Nor did the algorithm predict Kevin Harvick’s Darlington race being ended by fire.

Or that none of the 16 playoff drivers would win even one of the first three playoff races.

On the positive side, playoff drivers took 11 out of 15 possible top-fives (73%), and 21 of 30 top-10s (70%.) That’s consistent with a season boasting 19 different winners.

Chase Elliott is the only driver to win more than two races this season. Drivers made the playoffs by finishing well rather than winning of lot of races.

Playoff performance by the numbers

In the table at right, I list drivers in order of points after Bristol — but before re-seeding. Red numbers indicate DNFs.A table showing drivers' finishing positions for the first three playoff races

DNFs played a major role in the first round. Each of the four eliminated drivers had at least one DNF. Harvick and Busch had two each. Both of Busch’s DNFs and one of Harvick’s were due to equipment failure.

Only three drivers earned top-10 finishes in all three playoff races: Christopher Bell, Denny Hamlin and Byron. Two of my predicted eliminations over-performed. And the one driver I expected to dominate the playoffs didn’t.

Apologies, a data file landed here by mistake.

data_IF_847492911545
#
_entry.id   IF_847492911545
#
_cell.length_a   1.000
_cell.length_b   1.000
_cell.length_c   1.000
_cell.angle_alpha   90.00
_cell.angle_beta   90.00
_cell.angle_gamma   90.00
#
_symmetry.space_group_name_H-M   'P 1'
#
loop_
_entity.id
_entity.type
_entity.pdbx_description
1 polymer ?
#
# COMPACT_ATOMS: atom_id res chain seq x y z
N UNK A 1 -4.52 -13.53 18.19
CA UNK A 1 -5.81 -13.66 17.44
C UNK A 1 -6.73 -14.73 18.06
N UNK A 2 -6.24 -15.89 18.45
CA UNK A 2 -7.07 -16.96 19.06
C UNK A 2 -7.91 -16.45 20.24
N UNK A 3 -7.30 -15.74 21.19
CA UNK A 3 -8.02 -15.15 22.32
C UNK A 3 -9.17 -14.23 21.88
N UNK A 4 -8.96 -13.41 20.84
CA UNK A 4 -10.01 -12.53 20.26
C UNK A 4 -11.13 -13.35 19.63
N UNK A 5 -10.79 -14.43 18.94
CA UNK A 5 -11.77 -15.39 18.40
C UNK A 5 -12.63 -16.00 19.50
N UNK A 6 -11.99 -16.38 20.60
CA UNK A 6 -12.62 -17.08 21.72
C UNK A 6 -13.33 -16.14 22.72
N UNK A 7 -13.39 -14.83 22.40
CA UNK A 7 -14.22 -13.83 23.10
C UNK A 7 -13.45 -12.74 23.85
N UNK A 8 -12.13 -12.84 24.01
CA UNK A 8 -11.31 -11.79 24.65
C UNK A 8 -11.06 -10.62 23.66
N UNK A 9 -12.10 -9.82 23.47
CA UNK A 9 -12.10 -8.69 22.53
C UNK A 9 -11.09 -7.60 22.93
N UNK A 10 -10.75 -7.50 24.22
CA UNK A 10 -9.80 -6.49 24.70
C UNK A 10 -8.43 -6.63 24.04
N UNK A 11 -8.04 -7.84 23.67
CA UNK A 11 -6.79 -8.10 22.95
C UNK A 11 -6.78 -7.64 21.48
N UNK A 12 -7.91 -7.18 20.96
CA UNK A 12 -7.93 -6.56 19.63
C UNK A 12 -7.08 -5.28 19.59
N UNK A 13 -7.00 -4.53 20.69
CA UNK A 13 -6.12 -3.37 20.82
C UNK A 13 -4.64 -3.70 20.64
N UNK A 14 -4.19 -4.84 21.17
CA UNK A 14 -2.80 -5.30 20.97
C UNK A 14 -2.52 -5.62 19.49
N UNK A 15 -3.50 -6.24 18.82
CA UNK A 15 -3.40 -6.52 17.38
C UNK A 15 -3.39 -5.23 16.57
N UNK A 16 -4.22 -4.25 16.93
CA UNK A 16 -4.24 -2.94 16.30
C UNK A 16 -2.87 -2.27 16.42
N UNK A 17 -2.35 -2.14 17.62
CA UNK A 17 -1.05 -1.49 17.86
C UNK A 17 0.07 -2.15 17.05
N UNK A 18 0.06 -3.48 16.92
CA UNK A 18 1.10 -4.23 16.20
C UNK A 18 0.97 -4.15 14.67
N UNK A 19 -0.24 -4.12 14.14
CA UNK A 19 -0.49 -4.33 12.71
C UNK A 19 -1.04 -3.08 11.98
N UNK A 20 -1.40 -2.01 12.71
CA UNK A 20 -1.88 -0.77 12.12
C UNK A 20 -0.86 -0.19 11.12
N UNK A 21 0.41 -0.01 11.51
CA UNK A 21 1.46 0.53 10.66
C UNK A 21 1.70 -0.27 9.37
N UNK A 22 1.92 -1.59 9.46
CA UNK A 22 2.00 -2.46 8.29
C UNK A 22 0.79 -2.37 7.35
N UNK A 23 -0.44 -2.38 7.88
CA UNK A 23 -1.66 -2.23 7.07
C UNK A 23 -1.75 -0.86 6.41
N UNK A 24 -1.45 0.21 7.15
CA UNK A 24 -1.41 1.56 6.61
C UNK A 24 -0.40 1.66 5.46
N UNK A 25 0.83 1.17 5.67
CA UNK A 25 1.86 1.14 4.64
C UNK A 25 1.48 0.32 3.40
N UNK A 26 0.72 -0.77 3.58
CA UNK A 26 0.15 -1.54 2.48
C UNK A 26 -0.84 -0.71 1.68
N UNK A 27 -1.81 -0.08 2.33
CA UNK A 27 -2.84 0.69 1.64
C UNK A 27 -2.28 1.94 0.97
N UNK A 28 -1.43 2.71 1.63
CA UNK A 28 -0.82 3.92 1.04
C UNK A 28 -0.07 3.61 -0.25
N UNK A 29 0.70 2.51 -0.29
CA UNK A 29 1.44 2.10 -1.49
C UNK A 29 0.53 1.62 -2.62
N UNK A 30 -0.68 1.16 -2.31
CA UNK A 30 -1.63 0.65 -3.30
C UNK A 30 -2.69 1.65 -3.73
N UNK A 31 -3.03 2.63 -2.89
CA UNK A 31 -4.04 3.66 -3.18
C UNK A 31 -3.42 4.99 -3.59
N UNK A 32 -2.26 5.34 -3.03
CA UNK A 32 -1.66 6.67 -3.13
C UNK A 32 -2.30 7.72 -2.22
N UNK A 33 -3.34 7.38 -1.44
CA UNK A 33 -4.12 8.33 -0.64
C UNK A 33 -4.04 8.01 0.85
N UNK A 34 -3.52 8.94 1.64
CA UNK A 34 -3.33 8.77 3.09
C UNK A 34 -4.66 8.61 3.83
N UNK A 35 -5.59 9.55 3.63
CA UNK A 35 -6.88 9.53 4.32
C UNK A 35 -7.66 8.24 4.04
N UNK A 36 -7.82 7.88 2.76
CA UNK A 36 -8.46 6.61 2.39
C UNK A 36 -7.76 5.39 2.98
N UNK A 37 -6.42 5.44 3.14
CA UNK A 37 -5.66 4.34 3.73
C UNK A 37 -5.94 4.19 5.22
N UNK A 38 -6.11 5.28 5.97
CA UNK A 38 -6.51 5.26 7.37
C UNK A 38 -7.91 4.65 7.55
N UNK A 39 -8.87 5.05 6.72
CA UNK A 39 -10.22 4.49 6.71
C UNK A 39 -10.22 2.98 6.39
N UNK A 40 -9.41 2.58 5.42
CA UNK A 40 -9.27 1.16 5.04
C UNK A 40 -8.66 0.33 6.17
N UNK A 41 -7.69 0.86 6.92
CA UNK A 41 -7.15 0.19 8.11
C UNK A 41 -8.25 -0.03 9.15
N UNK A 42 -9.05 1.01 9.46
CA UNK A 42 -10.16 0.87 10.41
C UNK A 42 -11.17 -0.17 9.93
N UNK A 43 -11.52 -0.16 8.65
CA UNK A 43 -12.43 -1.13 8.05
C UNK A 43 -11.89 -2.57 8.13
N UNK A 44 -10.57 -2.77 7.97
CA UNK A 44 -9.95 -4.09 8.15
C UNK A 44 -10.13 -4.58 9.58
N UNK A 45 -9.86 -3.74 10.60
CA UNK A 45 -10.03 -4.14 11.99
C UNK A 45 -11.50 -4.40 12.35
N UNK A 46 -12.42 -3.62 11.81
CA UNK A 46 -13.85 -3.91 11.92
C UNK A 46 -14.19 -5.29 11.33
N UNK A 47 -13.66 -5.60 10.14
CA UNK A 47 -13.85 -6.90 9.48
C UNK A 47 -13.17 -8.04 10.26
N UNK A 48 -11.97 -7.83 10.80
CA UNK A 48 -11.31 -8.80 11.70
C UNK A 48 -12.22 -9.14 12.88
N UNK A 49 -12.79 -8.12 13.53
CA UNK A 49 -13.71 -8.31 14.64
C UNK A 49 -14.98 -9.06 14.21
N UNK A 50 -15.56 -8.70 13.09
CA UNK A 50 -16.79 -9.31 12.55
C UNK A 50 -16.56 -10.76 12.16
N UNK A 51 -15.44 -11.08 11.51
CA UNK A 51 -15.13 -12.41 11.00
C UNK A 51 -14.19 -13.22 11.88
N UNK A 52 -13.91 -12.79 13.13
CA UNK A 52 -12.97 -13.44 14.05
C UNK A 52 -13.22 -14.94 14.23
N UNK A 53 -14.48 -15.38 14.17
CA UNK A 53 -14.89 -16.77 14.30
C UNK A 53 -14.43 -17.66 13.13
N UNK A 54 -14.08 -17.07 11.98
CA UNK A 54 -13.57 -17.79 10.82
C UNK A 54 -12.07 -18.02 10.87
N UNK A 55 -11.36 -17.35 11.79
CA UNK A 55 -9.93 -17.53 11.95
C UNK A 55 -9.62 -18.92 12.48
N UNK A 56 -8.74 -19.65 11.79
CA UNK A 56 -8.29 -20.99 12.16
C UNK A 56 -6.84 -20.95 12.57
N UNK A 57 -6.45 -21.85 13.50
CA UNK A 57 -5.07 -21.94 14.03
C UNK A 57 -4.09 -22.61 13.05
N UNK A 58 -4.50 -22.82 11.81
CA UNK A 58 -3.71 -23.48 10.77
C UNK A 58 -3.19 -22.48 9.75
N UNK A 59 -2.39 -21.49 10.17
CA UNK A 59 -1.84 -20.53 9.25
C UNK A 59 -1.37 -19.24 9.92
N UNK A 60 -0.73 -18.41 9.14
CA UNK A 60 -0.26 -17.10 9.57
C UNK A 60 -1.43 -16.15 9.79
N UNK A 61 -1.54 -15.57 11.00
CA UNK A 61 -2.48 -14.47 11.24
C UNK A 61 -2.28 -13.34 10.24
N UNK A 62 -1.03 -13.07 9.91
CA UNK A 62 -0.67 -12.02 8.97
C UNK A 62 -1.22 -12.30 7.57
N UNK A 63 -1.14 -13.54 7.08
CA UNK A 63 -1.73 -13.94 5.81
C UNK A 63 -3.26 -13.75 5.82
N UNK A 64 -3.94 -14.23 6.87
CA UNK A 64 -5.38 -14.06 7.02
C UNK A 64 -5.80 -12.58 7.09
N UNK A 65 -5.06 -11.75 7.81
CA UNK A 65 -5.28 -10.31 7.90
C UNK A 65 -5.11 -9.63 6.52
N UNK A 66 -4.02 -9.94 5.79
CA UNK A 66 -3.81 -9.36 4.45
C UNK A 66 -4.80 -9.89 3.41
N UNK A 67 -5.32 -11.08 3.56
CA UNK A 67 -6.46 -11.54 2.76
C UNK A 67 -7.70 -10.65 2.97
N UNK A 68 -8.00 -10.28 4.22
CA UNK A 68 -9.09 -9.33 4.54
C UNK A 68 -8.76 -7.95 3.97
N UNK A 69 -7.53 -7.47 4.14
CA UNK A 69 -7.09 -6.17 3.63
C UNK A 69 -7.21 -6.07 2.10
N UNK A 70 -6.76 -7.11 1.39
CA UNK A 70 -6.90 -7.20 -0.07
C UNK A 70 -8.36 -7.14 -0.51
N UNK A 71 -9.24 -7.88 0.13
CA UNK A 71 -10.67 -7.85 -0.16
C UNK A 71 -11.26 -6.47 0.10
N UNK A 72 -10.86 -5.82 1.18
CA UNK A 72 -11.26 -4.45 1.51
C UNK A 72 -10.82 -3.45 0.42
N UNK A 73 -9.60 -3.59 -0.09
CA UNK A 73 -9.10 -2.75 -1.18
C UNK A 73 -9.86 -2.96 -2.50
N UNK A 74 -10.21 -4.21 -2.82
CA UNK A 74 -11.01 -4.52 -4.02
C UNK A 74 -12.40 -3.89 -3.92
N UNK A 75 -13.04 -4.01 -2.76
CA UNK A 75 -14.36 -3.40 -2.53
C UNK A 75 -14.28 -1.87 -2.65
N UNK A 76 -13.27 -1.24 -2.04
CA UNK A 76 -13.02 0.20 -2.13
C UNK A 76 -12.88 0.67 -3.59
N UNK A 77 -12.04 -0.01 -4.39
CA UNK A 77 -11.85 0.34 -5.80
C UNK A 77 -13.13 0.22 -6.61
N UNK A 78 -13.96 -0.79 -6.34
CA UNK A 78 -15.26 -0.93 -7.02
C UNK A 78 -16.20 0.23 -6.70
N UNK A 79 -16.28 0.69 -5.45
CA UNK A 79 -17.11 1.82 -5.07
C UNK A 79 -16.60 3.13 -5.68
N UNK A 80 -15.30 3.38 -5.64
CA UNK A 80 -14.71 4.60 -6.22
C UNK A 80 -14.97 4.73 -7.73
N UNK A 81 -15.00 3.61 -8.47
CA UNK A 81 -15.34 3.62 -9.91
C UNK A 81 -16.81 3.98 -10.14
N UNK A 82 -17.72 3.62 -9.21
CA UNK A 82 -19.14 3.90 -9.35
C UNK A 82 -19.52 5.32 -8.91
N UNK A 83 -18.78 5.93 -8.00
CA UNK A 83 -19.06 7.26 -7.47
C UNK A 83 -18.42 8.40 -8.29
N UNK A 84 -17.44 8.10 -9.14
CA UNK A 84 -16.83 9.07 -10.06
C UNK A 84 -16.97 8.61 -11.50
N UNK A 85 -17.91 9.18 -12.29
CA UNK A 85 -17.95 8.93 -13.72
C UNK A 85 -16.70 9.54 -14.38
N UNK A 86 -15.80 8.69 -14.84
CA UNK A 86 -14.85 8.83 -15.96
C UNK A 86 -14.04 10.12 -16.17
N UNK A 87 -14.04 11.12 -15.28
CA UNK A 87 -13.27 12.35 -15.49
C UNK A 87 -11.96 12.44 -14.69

Relative to the regular season

Excluding equipment failures and crashes, one expects most drivers to perform, on average, at about the same level they ran during the regular season. That mostly didn’t happen.

In the first two elimination rounds, top 10s are enough to stay in the game. So that’s the metric I’ll focus on here.

The graph below compares drivers’ top-10 finish percentage in the first three playoff races to the same metric from the regular season.

A graph comparing the regular season top-10 rate to the top-10 rate in the first three playoff races to

Each arrow starts at the driver’s regular-season average and travels to his playoff average. Blue indicates playoff performance better than the regular season and red indicates the opposite.

Six drivers performed better than their regular-season averages would suggest.

Byron entered the playoffs seeded 10th with only five top-10 finishes in the regular season. With three top-10s in the first round of the playoffs, he earned the second-most points of any driver in the round of 16.

Hamlin had the second-largest improvement with two second-place finishes and a ninth. That continues his season-long trend of trying to overcome a slow start.

Bell’s 53.8% top-10 rate for the regular season doesn’t give him much room to improve. But he did. He’s also the only driver with three top-five playoff finishes.